2.) The T.V., my phone, the computer, and that IPOD? That thing she can’t begin a text-messaging conversation with, without use of the word “bitch?” It’s mine. (I’m stoked.) The rest? Gone. For how long? Count on it being indefinitely, I told her. Because they’ll be collecting dust in the storage room until I can think of any good reasons for her to have each one, individually.
2.) Make-up is trashed. All of it. Period.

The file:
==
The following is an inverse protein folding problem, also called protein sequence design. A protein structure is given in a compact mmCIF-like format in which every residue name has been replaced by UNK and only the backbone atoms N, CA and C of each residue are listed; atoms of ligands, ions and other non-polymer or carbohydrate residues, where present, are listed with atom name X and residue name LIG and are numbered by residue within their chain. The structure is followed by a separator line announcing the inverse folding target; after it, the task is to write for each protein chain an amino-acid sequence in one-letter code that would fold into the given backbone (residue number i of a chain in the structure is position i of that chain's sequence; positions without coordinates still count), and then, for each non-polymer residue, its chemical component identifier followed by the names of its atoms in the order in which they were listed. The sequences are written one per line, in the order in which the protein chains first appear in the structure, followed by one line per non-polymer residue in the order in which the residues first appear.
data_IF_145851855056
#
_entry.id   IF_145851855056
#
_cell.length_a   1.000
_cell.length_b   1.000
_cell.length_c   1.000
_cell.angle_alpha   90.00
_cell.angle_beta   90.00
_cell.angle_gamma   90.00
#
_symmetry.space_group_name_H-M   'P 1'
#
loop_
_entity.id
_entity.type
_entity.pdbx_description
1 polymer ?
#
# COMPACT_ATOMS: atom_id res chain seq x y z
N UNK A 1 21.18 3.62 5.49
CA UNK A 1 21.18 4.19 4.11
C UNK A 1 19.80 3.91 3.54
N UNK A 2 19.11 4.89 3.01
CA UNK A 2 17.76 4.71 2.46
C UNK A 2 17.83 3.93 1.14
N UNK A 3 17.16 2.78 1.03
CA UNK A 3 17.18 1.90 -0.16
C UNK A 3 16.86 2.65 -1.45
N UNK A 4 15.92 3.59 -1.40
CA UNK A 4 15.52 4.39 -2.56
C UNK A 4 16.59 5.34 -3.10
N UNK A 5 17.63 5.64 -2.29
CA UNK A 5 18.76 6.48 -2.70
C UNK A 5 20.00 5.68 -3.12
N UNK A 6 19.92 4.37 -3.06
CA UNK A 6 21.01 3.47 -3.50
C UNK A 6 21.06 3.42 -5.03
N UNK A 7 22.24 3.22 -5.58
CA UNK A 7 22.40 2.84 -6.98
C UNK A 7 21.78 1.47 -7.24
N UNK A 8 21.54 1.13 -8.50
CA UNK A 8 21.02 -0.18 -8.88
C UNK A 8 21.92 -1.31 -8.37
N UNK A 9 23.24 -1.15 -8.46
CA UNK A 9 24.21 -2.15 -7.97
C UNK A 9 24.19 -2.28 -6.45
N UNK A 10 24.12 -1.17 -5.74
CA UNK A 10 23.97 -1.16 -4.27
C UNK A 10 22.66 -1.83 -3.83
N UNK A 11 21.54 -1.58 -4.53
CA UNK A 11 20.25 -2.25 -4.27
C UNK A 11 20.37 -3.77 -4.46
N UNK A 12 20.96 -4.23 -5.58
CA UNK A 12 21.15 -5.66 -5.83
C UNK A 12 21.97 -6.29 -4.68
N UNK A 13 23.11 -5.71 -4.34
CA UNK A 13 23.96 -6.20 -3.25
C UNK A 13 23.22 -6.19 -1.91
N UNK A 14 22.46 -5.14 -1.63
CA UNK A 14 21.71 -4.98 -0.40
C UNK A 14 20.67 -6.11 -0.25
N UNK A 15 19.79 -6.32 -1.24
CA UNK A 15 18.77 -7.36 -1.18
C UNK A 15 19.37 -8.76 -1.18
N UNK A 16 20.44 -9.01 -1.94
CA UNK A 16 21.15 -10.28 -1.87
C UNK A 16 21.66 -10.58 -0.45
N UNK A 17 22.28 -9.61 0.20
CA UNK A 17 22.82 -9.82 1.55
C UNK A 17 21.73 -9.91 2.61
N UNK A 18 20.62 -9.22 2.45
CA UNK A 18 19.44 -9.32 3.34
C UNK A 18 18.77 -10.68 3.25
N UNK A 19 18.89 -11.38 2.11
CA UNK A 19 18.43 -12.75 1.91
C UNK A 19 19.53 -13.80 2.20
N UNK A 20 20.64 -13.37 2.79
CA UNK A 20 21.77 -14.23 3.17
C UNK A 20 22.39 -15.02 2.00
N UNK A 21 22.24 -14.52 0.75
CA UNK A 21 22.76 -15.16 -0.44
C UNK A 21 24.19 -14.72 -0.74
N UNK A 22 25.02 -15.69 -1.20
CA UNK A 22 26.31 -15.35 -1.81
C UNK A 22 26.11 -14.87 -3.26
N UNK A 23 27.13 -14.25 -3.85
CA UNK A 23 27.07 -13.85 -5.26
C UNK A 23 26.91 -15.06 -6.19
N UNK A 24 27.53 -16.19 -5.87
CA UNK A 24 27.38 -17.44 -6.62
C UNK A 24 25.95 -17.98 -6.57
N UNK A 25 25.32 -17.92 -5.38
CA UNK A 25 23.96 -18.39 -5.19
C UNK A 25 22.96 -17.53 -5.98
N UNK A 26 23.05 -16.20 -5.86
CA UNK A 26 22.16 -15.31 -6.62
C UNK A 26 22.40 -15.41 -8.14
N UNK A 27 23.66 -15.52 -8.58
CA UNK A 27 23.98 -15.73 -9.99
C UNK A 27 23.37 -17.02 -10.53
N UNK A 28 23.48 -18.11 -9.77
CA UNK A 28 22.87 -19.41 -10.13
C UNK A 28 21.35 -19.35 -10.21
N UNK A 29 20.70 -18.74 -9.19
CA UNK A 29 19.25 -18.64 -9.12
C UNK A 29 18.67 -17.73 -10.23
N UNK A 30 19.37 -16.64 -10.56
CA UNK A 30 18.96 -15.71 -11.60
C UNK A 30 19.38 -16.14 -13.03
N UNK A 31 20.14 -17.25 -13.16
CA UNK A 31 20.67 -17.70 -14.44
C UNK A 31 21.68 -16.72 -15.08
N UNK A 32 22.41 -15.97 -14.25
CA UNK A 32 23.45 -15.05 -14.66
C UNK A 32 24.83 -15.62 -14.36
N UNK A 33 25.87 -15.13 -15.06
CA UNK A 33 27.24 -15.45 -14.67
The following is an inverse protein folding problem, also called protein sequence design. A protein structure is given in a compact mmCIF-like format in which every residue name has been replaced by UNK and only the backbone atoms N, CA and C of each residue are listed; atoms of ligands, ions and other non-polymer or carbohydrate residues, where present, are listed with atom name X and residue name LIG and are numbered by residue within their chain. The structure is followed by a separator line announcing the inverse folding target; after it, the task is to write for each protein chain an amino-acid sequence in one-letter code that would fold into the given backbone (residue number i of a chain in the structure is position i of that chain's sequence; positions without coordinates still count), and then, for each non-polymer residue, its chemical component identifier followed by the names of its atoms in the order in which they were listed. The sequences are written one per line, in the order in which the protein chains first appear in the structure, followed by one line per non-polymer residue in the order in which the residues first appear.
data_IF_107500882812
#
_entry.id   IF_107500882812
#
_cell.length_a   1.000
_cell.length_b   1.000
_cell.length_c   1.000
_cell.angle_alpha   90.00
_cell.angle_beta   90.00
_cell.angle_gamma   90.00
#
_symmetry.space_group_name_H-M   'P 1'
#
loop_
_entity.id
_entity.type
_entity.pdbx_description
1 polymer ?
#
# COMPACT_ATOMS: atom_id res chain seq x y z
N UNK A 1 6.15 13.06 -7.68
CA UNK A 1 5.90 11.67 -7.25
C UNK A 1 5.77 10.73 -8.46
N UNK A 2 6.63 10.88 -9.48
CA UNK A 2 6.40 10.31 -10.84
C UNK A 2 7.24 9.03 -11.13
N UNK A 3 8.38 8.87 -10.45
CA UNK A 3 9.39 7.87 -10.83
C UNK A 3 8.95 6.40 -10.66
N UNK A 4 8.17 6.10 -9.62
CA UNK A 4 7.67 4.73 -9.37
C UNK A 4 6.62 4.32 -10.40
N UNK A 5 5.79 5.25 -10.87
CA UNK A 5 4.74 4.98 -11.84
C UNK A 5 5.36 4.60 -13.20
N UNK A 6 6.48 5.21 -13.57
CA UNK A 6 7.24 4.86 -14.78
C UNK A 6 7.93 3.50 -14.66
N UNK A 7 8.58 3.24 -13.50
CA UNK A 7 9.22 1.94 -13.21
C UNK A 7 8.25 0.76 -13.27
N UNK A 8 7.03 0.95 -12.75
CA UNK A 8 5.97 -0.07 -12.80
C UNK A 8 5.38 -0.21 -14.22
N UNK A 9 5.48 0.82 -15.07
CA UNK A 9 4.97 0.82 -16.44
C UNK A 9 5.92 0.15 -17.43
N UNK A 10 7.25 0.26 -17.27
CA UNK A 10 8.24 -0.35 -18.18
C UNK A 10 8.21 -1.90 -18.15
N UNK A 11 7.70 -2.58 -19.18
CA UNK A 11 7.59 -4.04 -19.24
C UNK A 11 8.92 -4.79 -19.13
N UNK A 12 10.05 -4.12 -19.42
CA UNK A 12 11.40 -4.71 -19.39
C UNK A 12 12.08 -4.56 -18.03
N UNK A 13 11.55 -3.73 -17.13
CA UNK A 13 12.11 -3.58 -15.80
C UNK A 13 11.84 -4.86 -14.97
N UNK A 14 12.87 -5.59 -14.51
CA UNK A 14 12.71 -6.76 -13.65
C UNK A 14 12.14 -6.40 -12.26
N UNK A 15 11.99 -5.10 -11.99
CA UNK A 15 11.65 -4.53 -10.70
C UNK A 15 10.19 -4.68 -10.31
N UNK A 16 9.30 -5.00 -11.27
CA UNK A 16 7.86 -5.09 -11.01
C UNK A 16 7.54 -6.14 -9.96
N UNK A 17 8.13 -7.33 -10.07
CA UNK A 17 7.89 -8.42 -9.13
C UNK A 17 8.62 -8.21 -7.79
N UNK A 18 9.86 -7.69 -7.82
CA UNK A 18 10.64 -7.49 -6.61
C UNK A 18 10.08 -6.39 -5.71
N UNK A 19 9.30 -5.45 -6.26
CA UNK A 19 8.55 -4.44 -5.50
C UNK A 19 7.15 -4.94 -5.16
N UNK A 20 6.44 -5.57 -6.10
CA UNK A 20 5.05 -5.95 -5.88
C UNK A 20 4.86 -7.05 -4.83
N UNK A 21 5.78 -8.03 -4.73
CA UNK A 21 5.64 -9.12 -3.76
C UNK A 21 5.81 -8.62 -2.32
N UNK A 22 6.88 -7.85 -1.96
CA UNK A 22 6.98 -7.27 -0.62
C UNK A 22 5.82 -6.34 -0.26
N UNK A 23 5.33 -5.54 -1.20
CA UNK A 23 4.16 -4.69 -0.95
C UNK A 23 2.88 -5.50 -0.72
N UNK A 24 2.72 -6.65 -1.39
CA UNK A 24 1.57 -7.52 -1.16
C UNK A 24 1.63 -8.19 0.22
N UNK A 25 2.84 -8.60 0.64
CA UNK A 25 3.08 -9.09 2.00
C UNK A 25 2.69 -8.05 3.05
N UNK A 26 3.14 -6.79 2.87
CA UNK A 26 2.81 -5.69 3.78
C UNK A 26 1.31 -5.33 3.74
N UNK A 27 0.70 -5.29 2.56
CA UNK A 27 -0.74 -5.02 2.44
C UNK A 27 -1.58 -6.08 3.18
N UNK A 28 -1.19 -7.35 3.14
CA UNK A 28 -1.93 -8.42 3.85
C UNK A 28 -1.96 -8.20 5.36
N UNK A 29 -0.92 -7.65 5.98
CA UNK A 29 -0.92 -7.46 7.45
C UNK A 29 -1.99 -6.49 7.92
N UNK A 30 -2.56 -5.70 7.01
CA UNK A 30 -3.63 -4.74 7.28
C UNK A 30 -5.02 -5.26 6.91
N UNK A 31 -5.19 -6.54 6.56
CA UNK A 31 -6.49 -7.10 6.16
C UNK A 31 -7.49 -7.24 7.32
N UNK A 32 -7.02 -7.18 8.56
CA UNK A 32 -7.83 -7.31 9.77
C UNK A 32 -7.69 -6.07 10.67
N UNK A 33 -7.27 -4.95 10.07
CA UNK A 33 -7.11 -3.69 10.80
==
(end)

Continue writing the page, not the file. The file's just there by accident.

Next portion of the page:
For the record, I think make-up is awesome, and I buy it for her myself. She’s at an age where she should be able to have fun experimenting with it at slumber parties or even wearing a little bit out to the occasional school dance. It is not for sneaking off into the bathroom at school to let her friends (the same class of friend who steal cigarettes from their parents and text people pictures labeled, “wanna see a pic of this guy I fucking made out with last night??”) paint her face, as if her mothers not going to notice those ridiculous raccoon eyes, smudged with sweaty mascara the second she walks in the door. I told her bluntly the day we packed it all up, even what she got for Christmas, “I’m not doing you any favors allowing you to believe that you look even remotely attractive walking the halls of sixth grade painted up like a hooker whose been crying because you don’t know how to apply it. It just looks sad. And gross.” When I feel like she’s learned to fully appreciate the freedom and beauty of a fresh, clean face first, (which is totally on me to make happen) then I’ll be happy to teach her myself.